Crime Frameworks: purpose and users

What are the Crime Frameworks for?

  • Aiding sharper thinking, imagination, communication and practical action such as problem-solving in crime prevention, security and community safety, in line with the mission of Crime Science (e.g. see Cockbain and Laycock 2017)
  • Supporting the capture, synthesis, retrieval, transfer and application of crime and crime prevention knowledge for both practical and theoretical purposes
  • Facilitating the use of artificial intelligence and other computational approaches to crime prevention and security
  • Strengthening the two-way link between theory and practice
  • Enabling the design of crime prevention and security actions to better fit with other societal requirements or drivers
  • Fostering innovation and the intelligent, customised replication of crime prevention success stories, whilst maximising learning from failures and avoiding reinventing both the wheel and the flat tyre
  • Helping security and the wider society out-evolve adaptive offenders against a backdrop of political, economic, scientific, technological, legal and environmental changes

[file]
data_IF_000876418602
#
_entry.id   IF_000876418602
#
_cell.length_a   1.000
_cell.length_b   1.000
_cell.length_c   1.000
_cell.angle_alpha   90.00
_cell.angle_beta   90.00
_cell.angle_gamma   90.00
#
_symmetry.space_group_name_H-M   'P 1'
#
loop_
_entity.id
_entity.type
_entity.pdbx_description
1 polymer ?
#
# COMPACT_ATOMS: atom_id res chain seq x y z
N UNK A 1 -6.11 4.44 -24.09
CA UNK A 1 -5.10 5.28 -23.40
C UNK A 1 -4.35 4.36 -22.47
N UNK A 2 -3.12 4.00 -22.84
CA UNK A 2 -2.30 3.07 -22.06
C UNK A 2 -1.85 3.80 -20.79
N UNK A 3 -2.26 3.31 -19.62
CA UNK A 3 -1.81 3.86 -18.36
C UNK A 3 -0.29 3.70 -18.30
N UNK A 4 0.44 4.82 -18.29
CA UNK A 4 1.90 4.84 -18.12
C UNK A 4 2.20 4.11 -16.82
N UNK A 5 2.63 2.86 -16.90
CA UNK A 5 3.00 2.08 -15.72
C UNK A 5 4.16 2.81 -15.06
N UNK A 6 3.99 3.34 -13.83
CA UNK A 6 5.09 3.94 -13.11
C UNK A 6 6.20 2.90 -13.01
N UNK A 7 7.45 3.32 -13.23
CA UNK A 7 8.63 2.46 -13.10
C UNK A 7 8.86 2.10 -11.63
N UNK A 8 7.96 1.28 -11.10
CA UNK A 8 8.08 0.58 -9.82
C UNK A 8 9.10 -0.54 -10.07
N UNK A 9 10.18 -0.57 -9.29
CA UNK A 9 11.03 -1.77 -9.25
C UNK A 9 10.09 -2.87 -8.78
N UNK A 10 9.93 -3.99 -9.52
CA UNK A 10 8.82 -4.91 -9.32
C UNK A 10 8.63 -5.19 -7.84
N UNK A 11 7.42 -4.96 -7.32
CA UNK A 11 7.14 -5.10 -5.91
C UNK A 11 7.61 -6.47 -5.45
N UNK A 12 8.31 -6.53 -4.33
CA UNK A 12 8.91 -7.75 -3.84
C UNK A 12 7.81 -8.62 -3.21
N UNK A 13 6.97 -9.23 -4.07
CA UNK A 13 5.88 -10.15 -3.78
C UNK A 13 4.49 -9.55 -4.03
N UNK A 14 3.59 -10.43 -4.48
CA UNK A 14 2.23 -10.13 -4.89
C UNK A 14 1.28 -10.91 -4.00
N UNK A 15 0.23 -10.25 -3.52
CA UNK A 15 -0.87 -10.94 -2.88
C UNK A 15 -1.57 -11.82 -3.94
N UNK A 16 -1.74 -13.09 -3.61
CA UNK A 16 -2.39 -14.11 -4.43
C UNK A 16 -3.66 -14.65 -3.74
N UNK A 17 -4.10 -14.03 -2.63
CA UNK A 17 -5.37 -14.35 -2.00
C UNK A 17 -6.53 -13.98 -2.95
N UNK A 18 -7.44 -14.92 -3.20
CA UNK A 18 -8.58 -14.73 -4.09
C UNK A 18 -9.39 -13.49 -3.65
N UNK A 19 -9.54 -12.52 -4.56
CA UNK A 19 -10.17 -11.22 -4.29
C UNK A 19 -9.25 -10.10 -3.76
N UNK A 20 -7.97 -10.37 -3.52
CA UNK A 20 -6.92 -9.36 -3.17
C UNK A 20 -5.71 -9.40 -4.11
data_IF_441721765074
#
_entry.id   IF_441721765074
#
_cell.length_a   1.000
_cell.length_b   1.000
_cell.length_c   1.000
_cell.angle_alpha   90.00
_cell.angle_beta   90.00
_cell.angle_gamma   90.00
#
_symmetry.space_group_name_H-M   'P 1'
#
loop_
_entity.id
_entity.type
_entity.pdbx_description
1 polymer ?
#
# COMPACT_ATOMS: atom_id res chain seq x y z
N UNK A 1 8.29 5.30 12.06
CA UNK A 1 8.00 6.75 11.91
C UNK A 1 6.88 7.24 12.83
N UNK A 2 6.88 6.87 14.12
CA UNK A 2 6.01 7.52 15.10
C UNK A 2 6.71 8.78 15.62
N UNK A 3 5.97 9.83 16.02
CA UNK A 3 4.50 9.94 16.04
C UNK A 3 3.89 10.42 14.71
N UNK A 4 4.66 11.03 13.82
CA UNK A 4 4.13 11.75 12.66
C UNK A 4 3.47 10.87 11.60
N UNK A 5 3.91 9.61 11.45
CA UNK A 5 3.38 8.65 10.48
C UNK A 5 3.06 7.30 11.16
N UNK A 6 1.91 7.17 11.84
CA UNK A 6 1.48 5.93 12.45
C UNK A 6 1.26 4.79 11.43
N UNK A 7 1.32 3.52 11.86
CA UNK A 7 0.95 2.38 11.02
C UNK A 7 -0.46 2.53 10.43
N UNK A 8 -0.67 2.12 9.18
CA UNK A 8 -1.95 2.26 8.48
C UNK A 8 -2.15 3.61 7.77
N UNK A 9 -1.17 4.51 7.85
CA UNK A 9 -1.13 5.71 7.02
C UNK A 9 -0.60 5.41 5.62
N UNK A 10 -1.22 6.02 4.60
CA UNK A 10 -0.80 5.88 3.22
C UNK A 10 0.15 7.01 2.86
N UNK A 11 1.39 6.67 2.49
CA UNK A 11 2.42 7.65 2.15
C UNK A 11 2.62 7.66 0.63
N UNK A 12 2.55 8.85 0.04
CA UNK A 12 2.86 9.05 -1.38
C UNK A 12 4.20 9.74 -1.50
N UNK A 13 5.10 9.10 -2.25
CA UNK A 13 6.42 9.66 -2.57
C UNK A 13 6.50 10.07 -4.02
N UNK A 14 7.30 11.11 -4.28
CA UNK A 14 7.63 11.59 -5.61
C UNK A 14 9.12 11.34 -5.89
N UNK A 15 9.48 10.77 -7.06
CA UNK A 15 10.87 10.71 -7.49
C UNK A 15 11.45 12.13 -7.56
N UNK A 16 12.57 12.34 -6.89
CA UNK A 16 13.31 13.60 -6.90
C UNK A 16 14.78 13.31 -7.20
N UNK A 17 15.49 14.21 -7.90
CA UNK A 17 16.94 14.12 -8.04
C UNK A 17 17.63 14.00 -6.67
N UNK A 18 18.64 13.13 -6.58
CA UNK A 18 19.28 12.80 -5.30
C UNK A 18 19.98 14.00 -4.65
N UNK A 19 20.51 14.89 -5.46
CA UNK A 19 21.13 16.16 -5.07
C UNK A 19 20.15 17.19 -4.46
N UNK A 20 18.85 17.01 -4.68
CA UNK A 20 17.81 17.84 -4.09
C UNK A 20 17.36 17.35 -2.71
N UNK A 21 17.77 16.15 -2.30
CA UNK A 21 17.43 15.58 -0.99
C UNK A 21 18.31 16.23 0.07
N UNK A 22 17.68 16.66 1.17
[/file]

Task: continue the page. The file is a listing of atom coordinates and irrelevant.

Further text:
Who are the Crime Frameworks for?

  • Practitioners of crime prevention, security and community safety seeking to up their game, whether their approach is situational, offender- or community-oriented
  • Designers of products, places, procedures, systems and services who need to take crime and security into consideration alongside the other user requirements
  • Policymakers and programme managers concerned with devising and implementing effective preventive/security action at scale, locally customised and more often via chains and webs of influence than by direct intervention
  • Researchers who want to go beyond the standard approaches to situational crime prevention/environmental design, and who may be dissatisfied with the fragmentary state of these, and with the ‘good enough theory’ strategy
  • Evaluators of projects and programmes who want to extract the most value out of impact and process evaluations both for their immediate clients and for efficiently sharing with the wider research, policy and practice communities

For a discussion of how the Crime Frameworks fit with the wider approach to knowledge and security, see here: